In Part 1 of Keeping Stakeholder Relationship on Course you identified your stakeholders, analyzed their impact and set an influence strategy. Here I will discuss how to implement your influence strategy.
Managing stakeholder expectations can feel like steering a boat through rough seas. The “seascape” around the project is constantly changing. In this article I introduce an approach for managing stakeholders to maximize support and minimize interference.
A change whose time has come will be implemented, whether you like it or not. Will you be in the boat or treading water while the ship sails by? Or will you be on the bridge piloting the ship?
Anyone who’s ever tried to quit smoking, eat less or exercise more knows that changing personal habits is hard. The more often we repeat a routine behavior, the less we need to think about it. That’s one reason why entrenched behaviors are notoriously difficult to change—they happen without thinking.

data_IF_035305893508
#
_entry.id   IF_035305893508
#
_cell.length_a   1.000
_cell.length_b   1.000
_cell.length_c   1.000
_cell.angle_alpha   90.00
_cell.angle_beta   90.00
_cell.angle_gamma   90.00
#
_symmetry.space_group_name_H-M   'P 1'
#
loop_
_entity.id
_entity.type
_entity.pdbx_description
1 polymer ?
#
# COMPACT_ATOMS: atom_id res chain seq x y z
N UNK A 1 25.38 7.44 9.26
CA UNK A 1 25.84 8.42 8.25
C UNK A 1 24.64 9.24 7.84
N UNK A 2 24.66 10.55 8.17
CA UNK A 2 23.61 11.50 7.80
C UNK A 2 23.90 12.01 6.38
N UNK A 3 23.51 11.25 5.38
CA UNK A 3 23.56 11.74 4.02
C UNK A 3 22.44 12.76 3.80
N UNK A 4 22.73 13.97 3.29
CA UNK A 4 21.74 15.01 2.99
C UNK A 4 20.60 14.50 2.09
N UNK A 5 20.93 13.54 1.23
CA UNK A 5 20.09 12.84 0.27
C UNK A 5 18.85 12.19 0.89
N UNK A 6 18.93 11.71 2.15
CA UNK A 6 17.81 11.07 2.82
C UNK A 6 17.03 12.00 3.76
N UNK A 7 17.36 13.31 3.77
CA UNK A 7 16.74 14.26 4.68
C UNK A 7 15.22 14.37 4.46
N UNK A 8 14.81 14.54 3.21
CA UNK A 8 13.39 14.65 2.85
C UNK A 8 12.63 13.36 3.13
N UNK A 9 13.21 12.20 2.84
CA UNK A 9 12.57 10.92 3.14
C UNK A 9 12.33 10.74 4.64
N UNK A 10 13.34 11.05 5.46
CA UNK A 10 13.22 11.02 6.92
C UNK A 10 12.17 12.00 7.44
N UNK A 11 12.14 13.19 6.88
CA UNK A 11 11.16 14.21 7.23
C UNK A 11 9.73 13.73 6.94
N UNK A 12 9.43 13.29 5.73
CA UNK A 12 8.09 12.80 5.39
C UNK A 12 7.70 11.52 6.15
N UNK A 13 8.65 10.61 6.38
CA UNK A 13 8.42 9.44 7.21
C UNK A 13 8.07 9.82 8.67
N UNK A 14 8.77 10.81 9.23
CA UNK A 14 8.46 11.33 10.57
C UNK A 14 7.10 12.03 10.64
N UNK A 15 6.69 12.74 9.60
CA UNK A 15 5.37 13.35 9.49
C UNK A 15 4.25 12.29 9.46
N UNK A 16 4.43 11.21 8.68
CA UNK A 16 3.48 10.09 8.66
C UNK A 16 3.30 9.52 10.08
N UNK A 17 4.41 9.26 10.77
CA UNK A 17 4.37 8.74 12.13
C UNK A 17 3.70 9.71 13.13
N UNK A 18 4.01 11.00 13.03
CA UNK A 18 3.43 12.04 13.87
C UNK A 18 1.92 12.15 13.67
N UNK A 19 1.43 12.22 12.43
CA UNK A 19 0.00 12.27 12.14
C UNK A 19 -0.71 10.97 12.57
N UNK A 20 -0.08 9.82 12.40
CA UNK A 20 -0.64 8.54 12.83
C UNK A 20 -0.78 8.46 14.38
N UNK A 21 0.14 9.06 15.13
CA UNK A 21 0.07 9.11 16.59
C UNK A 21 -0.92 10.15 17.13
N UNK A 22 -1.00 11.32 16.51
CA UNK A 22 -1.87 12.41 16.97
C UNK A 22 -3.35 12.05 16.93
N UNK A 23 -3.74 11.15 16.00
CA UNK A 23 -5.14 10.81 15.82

Wouldn’t it be great if you could focus on one or two simple behaviors that would lead to increased productivity, morale, and team spirit? You can, if you find the right behaviors to work on—keystone habits.
We cross a point of no return when we decide to take specific action towards achieving a goal. Until we are definitely committed to action, the danger is great that our goal will remain an armchair adventure.
Having the right tools in our toolbox dramatically increases our chance of success. However, relying on the same tool all the time will hinder performance. As the saying goes: "If all you have is a hammer, every problem looks like a nail."